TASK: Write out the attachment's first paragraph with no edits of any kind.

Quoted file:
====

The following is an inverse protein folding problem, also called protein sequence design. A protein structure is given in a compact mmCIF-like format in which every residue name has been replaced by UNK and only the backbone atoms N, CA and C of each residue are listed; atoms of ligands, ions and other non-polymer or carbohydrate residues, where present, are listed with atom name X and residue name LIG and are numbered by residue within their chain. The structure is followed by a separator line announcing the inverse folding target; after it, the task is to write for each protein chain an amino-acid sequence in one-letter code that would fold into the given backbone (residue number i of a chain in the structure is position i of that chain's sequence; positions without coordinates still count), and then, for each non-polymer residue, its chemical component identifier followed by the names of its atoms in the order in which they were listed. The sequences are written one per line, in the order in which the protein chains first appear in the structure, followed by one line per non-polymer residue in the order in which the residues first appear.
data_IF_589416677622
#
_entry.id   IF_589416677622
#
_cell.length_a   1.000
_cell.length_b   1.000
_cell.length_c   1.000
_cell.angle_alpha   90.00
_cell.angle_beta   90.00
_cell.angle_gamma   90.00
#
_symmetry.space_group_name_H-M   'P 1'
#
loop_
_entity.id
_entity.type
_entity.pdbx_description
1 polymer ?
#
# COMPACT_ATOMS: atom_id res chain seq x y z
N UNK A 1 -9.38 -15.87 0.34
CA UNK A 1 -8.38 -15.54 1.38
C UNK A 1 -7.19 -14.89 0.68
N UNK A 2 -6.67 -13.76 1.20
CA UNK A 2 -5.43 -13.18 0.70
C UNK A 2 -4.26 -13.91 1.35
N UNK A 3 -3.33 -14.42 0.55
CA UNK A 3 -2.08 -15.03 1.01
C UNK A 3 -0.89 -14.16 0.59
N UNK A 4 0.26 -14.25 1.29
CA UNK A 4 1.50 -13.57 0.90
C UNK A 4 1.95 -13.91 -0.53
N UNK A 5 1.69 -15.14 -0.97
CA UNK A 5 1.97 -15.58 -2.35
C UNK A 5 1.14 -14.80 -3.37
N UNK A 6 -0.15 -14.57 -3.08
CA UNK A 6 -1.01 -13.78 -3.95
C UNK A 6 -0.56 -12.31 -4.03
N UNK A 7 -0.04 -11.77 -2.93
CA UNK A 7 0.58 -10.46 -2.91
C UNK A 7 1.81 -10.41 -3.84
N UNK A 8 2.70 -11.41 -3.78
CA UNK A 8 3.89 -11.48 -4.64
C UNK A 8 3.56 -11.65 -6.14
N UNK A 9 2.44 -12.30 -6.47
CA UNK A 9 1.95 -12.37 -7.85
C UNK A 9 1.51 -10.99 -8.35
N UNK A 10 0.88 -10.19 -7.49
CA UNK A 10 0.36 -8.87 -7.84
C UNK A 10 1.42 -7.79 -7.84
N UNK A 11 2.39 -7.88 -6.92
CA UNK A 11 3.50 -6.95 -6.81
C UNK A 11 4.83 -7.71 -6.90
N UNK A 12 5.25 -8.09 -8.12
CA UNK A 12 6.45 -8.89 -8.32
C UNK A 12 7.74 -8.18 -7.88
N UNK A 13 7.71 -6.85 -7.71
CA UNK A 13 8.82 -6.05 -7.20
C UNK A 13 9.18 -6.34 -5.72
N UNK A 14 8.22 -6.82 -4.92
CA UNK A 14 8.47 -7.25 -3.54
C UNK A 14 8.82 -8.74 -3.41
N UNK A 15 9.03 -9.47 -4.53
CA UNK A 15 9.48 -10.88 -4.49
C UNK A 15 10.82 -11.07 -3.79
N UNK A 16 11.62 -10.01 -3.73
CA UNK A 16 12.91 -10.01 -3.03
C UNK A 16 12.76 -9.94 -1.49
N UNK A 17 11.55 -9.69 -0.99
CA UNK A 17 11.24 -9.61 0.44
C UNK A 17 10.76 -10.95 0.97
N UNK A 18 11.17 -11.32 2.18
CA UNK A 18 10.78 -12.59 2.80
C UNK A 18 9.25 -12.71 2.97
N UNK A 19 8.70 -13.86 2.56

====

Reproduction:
The following is an inverse protein folding problem, also called protein sequence design. A protein structure is given in a compact mmCIF-like format in which every residue name has been replaced by UNK and only the backbone atoms N, CA and C of each residue are listed; atoms of ligands, ions and other non-polymer or carbohydrate residues, where present, are listed with atom name X and residue name LIG and are numbered by residue within their chain. The structure is followed by a separator line announcing the inverse folding target; after it, the task is to write for each protein chain an amino-acid sequence in one-letter code that would fold into the given backbone (residue number i of a chain in the structure is position i of that chain's sequence; positions without coordinates still count), and then, for each non-polymer residue, its chemical component identifier followed by the names of its atoms in the order in which they were listed. The sequences are written one per line, in the order in which the protein chains first appear in the structure, followed by one line per non-polymer residue in the order in which the residues first appear.